Texas Canyon Preserved to Avoid Sprawl

Development has been creeping closer and closer to Palo Duro Canyon in Texas, the country's second biggest canyon. But despite a recent sale of nearby land to developers, preservationists have secured the deed to prevent sprawl from moving in.
November 16, 2008, 11am PST | Nate Berg
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"Palo Duro is 120 miles long and 8 miles wide. It lays claim as the second largest canyon in the country after the Grand Canyon. The canyon and river sustain a habitat that would have little chance on the open plains."

"Big horn sheep, mule and white tail deer, coyotes, bobcats and even a mountain lion recently took up residence."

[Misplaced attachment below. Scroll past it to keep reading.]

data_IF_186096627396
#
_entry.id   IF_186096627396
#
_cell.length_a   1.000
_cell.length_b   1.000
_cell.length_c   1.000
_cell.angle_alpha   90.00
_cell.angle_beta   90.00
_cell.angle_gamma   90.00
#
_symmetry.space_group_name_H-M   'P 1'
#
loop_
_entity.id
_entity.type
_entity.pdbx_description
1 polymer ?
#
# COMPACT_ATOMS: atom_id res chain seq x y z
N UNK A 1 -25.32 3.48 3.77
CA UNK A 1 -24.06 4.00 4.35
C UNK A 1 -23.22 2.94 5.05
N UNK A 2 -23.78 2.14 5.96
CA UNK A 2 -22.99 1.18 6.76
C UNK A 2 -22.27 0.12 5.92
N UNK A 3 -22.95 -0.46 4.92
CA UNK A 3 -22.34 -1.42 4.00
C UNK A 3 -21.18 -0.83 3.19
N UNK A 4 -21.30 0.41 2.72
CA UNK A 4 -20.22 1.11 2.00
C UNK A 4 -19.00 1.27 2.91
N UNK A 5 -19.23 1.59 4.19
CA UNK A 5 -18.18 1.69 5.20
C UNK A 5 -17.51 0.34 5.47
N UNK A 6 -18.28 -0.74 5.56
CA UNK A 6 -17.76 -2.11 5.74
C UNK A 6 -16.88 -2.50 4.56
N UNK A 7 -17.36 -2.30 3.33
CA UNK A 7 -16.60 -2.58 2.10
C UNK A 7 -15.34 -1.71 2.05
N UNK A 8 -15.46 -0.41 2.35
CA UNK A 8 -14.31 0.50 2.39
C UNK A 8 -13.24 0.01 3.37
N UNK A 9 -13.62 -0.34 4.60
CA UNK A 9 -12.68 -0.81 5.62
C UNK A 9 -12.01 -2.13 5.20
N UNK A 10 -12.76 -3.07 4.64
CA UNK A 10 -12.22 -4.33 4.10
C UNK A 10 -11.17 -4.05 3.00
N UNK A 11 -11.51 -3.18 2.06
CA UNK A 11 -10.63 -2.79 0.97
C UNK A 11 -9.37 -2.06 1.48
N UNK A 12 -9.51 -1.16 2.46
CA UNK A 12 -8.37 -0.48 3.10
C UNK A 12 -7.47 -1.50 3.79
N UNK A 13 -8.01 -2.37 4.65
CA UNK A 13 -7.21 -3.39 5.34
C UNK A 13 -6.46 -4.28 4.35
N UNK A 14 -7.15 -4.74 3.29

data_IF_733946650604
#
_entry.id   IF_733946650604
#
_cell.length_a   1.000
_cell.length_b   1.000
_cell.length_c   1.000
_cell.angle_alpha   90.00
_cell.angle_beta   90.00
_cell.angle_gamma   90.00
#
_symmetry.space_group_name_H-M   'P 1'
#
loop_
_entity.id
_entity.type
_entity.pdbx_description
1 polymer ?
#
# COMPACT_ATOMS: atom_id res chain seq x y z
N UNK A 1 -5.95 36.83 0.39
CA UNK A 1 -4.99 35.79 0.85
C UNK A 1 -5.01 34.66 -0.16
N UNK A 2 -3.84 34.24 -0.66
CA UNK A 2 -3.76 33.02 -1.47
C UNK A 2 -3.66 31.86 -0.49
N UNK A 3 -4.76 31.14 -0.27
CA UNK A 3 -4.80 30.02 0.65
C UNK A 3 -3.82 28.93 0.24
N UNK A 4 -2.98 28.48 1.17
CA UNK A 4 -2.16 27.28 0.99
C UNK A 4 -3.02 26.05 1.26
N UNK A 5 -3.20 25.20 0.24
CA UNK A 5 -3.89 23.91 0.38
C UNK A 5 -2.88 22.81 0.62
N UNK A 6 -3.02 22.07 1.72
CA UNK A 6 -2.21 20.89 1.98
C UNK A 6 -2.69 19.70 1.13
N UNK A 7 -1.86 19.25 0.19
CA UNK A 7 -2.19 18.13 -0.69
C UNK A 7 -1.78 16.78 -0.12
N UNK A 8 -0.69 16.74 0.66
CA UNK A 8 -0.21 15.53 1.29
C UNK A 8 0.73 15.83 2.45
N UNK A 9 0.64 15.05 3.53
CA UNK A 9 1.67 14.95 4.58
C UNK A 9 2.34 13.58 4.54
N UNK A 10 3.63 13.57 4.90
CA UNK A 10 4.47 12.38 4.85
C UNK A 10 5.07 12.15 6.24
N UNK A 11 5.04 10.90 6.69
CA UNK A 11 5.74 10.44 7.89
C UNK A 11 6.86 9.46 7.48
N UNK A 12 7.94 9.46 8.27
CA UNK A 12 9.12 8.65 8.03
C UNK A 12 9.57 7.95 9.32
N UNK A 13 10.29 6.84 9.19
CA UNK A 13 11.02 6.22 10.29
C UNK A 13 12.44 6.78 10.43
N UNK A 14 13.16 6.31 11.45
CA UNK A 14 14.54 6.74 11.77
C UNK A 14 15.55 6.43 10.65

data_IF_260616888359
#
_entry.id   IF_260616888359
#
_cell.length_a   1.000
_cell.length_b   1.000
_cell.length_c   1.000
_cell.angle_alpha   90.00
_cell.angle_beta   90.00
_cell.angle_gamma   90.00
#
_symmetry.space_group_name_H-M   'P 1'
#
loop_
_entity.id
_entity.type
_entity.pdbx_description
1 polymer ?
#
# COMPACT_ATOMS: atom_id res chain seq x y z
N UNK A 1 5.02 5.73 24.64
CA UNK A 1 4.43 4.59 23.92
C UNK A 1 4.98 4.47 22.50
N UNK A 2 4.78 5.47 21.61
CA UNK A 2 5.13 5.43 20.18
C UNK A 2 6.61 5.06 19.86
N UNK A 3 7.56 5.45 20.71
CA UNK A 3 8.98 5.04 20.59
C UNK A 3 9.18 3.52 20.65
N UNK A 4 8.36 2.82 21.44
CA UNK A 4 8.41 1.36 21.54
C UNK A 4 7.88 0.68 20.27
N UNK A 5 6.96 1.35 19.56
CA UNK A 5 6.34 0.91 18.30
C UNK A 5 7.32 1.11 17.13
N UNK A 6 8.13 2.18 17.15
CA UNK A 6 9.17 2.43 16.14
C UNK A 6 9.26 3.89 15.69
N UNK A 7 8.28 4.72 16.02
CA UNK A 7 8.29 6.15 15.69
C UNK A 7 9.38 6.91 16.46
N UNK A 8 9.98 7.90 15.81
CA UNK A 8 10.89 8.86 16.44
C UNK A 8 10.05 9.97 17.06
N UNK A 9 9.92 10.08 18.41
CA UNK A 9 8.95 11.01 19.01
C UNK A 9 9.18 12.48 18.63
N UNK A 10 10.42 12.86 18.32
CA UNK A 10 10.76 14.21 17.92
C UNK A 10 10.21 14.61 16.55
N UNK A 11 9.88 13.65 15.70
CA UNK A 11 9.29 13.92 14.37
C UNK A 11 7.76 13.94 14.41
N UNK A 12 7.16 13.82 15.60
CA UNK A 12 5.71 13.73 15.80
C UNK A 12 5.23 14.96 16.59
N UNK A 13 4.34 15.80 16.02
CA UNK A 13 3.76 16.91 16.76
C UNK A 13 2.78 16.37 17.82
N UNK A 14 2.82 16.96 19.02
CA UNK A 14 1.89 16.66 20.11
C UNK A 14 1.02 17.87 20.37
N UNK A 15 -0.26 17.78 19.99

"But what if instead of juniper and mesquite trees along the of canyon rim, there were hundreds of luxury homes with swimming pools, BMWs, gas grills, wrought iron fences and a championship golf course?"

"For the last 20 years, development south of Amarillo, Texas, has slowly been pushing toward the park."

"Last year, the owner of one large ranch that abuts the canyon decided to sell his 3,000 acres to developers. Six miles of canyon rim overlooking the heart of Palo Duro Canyon would have been transformed into a high-end suburb. The park's charm - its feeling of exquisite isolation - would have been lost forever."

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Published on Thursday, November 13, 2008 in NPR
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